Bank can publish defaulter's photo in papers: High Court

Nov 28 2013, 21:38 IST
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State Bank of India, on October 10, had issued the firm a letter warning that if it did not repay loan amount, photographs of the directors. Reuters State Bank of India, on October 10, had issued the firm a letter warning that if it did not repay loan amount, photographs of the directors. Reuters
SummaryBombay High Court refused to stop publication of photographs of a defaulter firm in newspapers.

Bombay High Court today refused to stop publication of photographs of a defaulter firm in newspapers, saying that it was in larger public interest. 

The division bench of Justices V M Kanade and M S Sonak refused to grant relief to the firm D J Exim and its directors. 

State Bank of India, on October 10, had issued the firm a letter warning that if it did not repay loan amount, photographs of the directors would be published in national newspapers. 

The company moved the High Court against this saying no rule permits banks to publish photos.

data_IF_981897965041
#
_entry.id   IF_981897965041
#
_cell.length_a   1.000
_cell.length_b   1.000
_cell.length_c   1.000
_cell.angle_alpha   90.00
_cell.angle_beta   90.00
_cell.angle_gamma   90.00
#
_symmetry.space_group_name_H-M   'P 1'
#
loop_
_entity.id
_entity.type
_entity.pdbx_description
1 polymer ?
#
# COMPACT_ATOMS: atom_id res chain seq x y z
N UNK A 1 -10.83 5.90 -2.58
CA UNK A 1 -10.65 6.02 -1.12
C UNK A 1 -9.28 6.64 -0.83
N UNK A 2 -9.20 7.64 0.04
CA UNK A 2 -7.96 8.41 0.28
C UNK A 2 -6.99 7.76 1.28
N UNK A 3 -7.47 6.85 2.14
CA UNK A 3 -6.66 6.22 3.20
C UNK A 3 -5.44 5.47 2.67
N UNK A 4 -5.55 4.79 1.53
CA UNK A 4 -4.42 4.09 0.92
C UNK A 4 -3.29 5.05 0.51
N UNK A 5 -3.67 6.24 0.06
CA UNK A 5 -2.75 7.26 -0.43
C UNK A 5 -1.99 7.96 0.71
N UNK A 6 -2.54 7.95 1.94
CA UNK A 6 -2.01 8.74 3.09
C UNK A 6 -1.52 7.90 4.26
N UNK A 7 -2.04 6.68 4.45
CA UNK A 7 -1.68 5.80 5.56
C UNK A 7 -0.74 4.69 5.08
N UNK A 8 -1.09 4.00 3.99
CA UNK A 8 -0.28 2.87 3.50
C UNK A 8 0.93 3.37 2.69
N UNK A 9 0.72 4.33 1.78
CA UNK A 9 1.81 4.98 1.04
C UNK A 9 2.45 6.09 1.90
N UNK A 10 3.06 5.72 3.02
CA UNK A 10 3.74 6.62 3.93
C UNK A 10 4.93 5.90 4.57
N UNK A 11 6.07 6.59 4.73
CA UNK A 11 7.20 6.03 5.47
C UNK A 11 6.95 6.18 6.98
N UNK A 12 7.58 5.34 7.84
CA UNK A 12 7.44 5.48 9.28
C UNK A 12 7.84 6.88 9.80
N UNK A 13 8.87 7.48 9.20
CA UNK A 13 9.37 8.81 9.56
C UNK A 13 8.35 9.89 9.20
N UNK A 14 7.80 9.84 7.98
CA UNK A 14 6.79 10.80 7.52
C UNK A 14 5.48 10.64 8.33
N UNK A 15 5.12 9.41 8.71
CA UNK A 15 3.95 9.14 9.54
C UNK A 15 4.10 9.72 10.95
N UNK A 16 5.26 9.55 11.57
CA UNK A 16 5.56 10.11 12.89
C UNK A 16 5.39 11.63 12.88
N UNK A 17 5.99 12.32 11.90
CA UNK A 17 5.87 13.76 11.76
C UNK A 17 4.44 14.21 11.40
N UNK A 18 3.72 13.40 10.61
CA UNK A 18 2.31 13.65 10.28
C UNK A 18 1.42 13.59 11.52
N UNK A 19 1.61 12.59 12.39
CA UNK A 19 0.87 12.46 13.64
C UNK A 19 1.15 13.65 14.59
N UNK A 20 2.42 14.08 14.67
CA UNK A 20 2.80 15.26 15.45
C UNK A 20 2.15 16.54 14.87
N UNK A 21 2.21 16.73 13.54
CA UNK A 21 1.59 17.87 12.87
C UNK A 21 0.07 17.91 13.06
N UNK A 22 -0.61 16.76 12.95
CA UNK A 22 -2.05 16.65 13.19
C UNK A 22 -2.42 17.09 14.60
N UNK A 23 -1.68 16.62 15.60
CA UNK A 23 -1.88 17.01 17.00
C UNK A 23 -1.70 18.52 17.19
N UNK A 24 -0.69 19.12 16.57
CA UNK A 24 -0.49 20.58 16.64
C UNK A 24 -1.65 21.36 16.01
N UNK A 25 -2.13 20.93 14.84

"They cannot embarrass the defaulters like this. According to the rule only name and address can be published," the firm's lawyers argued. 

However SBI counsel Aspi Chinoy pointed out that the company had defaulted on repayment of Rs 53 crores. 

"This is not disputed. They are admitted defaulters. We are only stating this fact to the public," he argued, and said the bank "does not resort to such stringent measures" in each and every case. 

Accepting this argument, High Court observed that publishing of photographs serves the purpose of creating awareness and cautioning prospective clients. 

"In our view, there would be no impediment to publication of photos of the defaulters. There is no legal bar which expressly prohibits the bank from publishing photos. 

"However, the decision to resort to such measures should be taken by a very senior level official not below the rank of General Manager of the bank. In this case, due process was followed and the decision cannot be faulted," the court said. 

It, however, said that SBI's earlier undertaking that it would not publish the photos pending hearing of the petition would remain in effect for three more weeks, to enable the petitioner company to appeal in the apex court.

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